7 questions to assess your customer management risks

May 9, 2010 at 5:31 pm Leave a comment

Effective management of customer relationships is at the heart of every business. Customer satisfaction and retention is at the top of the mind for every CEO and business manager. Failure to appropriately manage the customer relationship is among the biggest risks facing a business. 

However, I believe that management of customer relationship risk has not been given its due importance, commensurate with the criticality of the process. Managers need to recognize this is not an empty theoretical risk management exercise, but that there are real dollars at risk here. Not managing the risks of the customer management process could potentially lead to lost sales, customer attrition, declining revenues and margins, loss of reputation etc.

 A cornerstone of managing customer relationships is  maintaining transparent flow of information and communications with your customers. Withholding critical information about your products from your clients and customers can lead to severe impairment of corporate reputation, as has been seen in the recent troubles of well known companies in the financial services and automobile industries.

In an intensely competitive business environment, exacerbated by the deep and severe economic recession, every customer interaction has to be managed to perfection. Today we are in an “experience economy.” Customer satisfaction depends not just on the quality of the product or service, but the total experience around it, including the quality and depth of information about the product or service, the functional and pricing options available, the process of purchase itself, the knowledge and friendliness of the staff and the level of utility of the product and service in fulfilling the need.   

Key moments of interaction with customers, known as “Moments of Truth” need to be managed effectively, as they can have a disproportionately large impact on customer satisfaction.  Automation of customer relationship management processes through Interactive Voice Response Systems (IVRS) and Customer Relationship Management (CRM) tools has led to increased efficiencies and cost savings for many organizations. However, implementing technologies should not come at the cost of quality of service. Many marketing organizations have ceded control of their CRM implementations to their IT groups and consequently are unable to realize desired returns on investments and improved customer service levels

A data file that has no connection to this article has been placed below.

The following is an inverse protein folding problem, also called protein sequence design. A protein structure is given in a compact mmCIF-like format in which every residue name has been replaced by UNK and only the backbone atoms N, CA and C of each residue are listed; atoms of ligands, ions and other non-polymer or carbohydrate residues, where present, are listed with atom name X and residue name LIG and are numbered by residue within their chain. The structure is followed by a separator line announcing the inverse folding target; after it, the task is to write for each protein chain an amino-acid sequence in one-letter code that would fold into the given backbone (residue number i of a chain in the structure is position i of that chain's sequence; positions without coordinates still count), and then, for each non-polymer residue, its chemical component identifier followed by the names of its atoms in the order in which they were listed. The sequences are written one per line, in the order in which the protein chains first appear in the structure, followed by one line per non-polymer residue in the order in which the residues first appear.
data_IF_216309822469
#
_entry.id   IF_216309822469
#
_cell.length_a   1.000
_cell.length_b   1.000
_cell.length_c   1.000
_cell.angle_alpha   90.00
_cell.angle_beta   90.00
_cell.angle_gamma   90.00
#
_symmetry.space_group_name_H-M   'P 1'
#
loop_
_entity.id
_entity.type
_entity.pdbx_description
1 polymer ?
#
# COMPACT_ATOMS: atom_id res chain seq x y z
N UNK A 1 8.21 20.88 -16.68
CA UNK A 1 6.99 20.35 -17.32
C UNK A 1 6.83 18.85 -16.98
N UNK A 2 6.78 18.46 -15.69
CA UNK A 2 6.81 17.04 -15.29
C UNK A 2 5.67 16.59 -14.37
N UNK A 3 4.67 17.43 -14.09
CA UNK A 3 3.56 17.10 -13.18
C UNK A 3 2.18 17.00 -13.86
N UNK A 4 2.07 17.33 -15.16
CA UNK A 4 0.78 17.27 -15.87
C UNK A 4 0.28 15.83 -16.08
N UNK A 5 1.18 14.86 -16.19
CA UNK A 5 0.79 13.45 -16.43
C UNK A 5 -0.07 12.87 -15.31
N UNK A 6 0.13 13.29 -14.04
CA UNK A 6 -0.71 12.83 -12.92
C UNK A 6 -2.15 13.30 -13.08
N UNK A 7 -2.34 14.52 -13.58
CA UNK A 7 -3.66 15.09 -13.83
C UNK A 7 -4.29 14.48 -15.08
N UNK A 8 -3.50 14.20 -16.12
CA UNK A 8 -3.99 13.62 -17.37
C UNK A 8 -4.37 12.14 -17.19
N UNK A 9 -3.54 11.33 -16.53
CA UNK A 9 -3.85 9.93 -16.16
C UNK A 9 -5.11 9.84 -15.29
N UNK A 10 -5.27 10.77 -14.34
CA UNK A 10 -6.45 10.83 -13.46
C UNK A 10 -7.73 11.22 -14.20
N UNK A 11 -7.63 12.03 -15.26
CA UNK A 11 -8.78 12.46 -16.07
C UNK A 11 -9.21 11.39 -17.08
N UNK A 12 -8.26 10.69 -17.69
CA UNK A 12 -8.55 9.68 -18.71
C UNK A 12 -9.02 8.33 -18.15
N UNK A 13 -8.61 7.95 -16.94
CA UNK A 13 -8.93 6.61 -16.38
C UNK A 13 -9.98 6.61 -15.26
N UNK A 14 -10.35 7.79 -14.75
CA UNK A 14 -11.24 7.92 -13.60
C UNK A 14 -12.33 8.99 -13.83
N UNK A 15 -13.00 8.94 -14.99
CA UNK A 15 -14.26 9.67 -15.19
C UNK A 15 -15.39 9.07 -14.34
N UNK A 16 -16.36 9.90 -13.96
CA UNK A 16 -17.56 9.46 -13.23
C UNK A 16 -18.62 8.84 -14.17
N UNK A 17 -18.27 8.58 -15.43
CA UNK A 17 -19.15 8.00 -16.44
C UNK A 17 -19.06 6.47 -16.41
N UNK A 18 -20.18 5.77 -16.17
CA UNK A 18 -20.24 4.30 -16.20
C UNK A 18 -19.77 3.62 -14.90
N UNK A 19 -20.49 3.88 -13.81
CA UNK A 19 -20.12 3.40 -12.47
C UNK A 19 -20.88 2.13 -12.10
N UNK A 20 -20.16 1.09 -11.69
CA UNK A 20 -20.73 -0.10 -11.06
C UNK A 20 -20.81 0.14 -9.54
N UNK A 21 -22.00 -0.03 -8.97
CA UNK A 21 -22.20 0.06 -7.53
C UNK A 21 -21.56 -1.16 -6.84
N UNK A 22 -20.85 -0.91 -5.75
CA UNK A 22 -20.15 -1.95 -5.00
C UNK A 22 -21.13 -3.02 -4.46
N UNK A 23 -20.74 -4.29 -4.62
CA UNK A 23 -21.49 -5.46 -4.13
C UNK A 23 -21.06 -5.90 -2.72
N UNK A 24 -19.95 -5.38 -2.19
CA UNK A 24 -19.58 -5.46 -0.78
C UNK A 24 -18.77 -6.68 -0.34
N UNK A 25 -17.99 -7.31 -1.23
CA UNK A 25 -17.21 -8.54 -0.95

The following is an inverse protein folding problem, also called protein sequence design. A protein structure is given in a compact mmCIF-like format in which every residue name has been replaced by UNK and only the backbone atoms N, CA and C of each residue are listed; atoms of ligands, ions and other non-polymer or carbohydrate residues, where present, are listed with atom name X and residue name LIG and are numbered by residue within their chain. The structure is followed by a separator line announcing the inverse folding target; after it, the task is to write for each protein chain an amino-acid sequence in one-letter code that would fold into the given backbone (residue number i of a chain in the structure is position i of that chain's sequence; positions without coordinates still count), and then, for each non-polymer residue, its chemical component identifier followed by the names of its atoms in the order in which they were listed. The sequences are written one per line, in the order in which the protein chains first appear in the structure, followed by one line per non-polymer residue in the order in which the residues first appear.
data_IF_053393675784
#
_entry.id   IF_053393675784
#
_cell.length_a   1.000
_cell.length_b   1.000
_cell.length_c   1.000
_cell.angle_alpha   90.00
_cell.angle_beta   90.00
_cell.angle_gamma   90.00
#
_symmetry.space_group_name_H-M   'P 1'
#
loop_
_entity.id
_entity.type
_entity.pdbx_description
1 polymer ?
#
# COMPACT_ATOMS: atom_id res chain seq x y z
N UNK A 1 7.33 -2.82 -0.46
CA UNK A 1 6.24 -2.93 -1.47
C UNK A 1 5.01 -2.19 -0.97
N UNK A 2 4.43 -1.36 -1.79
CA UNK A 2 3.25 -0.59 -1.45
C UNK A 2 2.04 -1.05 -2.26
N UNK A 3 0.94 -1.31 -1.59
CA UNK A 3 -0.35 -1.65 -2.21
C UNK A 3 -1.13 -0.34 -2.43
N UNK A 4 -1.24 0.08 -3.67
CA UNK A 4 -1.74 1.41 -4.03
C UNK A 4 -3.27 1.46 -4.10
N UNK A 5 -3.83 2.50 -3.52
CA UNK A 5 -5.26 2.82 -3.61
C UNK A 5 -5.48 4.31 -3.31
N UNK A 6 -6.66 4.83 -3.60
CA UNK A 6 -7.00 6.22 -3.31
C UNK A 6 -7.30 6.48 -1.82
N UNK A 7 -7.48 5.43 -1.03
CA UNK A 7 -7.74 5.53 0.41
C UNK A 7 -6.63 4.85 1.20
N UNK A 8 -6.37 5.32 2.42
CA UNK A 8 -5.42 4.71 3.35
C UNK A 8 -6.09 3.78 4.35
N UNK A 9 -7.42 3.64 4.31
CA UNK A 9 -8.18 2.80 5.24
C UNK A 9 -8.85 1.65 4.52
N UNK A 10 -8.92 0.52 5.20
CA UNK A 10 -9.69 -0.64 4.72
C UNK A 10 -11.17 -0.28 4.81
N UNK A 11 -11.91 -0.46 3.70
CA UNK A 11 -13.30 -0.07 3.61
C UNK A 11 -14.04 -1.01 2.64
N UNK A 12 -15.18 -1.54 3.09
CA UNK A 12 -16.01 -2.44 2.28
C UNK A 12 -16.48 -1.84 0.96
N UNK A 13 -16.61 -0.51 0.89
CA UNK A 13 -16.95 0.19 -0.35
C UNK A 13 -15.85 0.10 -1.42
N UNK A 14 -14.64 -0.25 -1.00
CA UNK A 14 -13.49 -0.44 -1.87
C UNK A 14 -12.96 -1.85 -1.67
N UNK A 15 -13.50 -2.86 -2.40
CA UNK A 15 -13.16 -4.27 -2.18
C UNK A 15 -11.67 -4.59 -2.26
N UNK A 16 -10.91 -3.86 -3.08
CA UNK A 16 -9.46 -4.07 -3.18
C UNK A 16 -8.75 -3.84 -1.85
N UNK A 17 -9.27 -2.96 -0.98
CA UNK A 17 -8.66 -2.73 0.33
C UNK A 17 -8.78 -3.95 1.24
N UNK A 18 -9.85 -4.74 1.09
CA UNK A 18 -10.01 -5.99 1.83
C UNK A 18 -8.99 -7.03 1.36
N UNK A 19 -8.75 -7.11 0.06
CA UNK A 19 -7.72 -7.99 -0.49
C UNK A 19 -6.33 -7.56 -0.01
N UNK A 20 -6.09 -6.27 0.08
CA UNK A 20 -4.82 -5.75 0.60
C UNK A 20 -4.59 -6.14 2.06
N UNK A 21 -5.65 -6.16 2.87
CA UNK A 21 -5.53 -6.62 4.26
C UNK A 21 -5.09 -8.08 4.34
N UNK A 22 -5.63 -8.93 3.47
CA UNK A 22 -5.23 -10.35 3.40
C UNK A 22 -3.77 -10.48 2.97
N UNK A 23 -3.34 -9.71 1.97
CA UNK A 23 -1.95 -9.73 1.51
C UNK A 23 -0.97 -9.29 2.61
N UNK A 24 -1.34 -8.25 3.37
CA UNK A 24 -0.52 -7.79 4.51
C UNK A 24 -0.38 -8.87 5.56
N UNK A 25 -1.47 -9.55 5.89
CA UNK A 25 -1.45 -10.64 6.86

Companies can address these risks by subjecting their customer management process to a rigorous risk assessment which would seek answers to critical, probing questions. Ask yourself the following 7 questions:

  • Do we have processes to assess the needs and feedback of  customers about  the quality of our products, services, the delivery experience and the product ownership or usage experience?
  • Do we have practices to identify and resolve potential or actual quality problems with the products or services and effective communication policies and damage containment measures?
  • Do we have a common view of our customer relationships across all transactions and all interactions the customer has with the organization?
  • Is our technology enabling us to enhance the quality of interactions with customers cost effectively?
  • Do we have clear measures to monitor and track customer satisfaction and incorporate the insights into the design of products and services?
  • Do we have measures to stem the risk of lost sales from customers that defect to competitors?  
  • Do we understand and assess reasons of lost customers to identify reasons for the same?  

Organizations that focus on customer relationship risk management will find that their investments in enhancing this capability flows straight to the bottom line.

Entry filed under: Business Management, Corporate Governance, Customer Management, Enterprise Risk Management, Leadership and Culture.

How Leadership and Culture shape Risk Management Six Secrets to Creating a Culture of Innovation – HBR Blog

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